Punjab in northern India has become the first state in the country to allow prisoners conjugal visits.

Sixty-year-old Gurjeet Singh, who has been accused of murder and lodged in Goindwal Jail in Tarn Taran district for the past few months, became the new rule’s first beneficiary.

“I am lonely and depressed in jail,” he told the BBC. “I felt a great relief when I was allowed to meet my wife and spend a couple of hours with her in private.”

Prisoner Gurjeet Singh recently became the first Indian prisoner to be allowed a visit from his wife

The meeting happened after Punjab prison officials decided to allow inmates – who exhibited good conduct – visits from their spouses for two hours every two months.

Since then, more than 1,000 prisoners in the state have applied for permission for such visits, authorities said, adding that nearly half of them have already had their requests granted.

Supreme Court lawyer Sunil Singh said in some states in Indian, such as Rajasthan and Maharashtra, prisoners who behave well in jail are allowed to stay in open prisons with their families.

He added that courts across the country often allow prisoners leave for “procreation” or to “maintain marital relations” and that, even at that, a majority of the more than half a million prisoners in India can go for years without meeting their spouses.

Punjab has become the first Indian state to allow such meetings inside jails with the launch of the new scheme.

Starting with three of the state’s 25 jails on Sept. 20, the scheme was expanded to cover 17 prisons by Oct. 3. 

“The remaining jails are too small to provide the facilities and one is meant for children,” officials said.

Jails taking part in the new scheme have been asked to set up a room with a bed and an attached bathroom to allow a couple some privacy.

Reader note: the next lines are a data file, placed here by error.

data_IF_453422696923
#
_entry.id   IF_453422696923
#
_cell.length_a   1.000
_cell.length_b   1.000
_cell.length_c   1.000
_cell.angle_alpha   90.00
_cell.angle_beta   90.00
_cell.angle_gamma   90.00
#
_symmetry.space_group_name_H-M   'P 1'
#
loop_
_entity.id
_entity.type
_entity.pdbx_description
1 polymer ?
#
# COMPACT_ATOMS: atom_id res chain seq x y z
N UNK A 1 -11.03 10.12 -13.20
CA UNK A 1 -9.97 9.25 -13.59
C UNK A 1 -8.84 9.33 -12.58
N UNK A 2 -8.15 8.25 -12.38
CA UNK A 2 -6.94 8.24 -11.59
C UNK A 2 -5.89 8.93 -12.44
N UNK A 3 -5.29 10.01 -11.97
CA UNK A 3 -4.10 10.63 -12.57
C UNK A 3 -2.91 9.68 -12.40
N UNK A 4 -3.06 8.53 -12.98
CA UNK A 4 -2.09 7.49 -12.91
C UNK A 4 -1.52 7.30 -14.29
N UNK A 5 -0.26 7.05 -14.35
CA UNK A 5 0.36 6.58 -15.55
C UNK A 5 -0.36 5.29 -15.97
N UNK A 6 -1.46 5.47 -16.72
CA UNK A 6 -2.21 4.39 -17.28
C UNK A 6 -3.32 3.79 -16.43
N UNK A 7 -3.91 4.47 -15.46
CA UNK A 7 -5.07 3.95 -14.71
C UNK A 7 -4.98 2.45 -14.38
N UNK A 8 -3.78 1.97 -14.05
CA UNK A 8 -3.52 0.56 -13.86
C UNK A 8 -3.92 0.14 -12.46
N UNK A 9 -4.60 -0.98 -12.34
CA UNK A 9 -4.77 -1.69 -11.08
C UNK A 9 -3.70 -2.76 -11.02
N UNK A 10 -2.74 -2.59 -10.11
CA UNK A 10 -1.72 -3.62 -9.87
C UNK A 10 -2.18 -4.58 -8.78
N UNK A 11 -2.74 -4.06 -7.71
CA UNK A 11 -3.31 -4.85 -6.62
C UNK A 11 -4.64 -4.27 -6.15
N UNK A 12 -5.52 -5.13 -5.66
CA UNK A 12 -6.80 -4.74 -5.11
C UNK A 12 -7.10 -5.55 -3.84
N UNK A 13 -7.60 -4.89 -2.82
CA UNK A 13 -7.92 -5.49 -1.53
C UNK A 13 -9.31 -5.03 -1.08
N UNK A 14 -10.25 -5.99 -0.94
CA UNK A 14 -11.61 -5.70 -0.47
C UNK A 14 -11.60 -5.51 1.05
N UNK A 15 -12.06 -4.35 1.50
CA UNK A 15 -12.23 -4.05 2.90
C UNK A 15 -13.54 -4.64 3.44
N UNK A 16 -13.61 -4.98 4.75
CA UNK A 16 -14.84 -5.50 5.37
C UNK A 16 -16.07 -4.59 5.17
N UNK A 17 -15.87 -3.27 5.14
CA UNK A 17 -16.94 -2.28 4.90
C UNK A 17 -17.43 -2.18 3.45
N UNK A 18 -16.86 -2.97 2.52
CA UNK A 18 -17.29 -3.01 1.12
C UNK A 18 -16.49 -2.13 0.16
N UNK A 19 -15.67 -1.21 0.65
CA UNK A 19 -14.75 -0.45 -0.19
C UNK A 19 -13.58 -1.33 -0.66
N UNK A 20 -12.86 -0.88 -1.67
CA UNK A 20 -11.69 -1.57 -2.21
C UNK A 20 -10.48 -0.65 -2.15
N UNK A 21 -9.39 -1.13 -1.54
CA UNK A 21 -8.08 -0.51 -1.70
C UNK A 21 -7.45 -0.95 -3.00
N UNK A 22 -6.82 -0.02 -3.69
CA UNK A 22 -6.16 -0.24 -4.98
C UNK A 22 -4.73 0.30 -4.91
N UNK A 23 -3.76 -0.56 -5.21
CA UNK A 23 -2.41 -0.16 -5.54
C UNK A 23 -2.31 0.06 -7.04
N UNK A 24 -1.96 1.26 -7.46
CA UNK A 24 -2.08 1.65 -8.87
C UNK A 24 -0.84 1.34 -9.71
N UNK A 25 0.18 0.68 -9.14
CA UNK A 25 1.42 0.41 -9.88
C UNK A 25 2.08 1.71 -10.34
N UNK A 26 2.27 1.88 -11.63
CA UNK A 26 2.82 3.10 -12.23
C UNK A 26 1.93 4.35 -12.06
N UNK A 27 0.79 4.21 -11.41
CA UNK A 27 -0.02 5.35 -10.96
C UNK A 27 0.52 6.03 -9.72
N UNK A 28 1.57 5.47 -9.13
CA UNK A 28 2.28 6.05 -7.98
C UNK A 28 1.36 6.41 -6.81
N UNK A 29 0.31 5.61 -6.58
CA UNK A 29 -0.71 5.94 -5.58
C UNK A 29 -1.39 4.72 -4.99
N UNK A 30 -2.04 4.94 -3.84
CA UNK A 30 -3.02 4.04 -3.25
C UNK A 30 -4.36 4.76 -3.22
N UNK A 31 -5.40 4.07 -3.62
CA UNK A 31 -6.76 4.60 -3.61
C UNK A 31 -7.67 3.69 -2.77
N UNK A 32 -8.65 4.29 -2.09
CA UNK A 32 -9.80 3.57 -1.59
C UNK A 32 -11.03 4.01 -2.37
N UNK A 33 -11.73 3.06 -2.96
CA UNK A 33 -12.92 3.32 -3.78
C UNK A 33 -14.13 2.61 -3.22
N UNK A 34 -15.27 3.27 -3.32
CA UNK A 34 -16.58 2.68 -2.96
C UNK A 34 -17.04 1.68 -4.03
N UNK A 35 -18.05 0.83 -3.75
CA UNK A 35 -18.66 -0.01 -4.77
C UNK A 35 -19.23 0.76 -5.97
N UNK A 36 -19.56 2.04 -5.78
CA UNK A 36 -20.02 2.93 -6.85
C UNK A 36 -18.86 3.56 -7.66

The government order says a married couple is allowed to have sex and, in some prisons, condoms are provided.

“The decision was taken to keep the stress levels of inmates in control and to ensure their re-entry into the society,” senior prison department official Harpreet Sidhu said. “Conjugal visits for sexual intercourse fulfill a basic biological need.”

Lawyer Amit Sahni agrees but says allowing inmates conjugal visits goes beyond meeting their biological needs. 

Goindwal jail in Punjab became the first in India to allow conjugal visits

It is their fundamental human right, he said.

Not allowing Indian inmates any physical contact with visitors on jail premises was what prompted Sahni to file a public interest petition in the Delhi High Court in 2019, asking for conjugal visits to be made a fundamental right for prisoners since it’s “a person’s basic human right.”

“It’s perfectly natural for a couple to want to hold hands or hug when they meet but they have to hold back since the meetings are held in the presence of prison officials,” he said.

He added that: “it’s okay to punish someone who has committed a crime but what about the spouse or the partner who is innocent? Why is her right being taken away?”

His petition is still being heard but time and again, prisoners and their spouses go to court to ask for parole for the purpose of “maintaining marital relations” or “procreation.” 

In many of the cases, their plea are granted.

In 2018, the Madras High Court allowed a 40-year-old convict serving a life sentence in Tamil Nadu’s Tirunelveli district to visit home for two weeks for the “purpose of procreation.” 

The judges even went as far as saying that conjugal visits were “a right and not a privilege.”

In countries such as Belgium, Canada, Denmark, France, Spain, Germany, Philippines, Saudi Arabia and Russia – including some states in the United States – inmates are allowed conjugal visits. 

Brazil and Israel even extend that right to same-sex partners.


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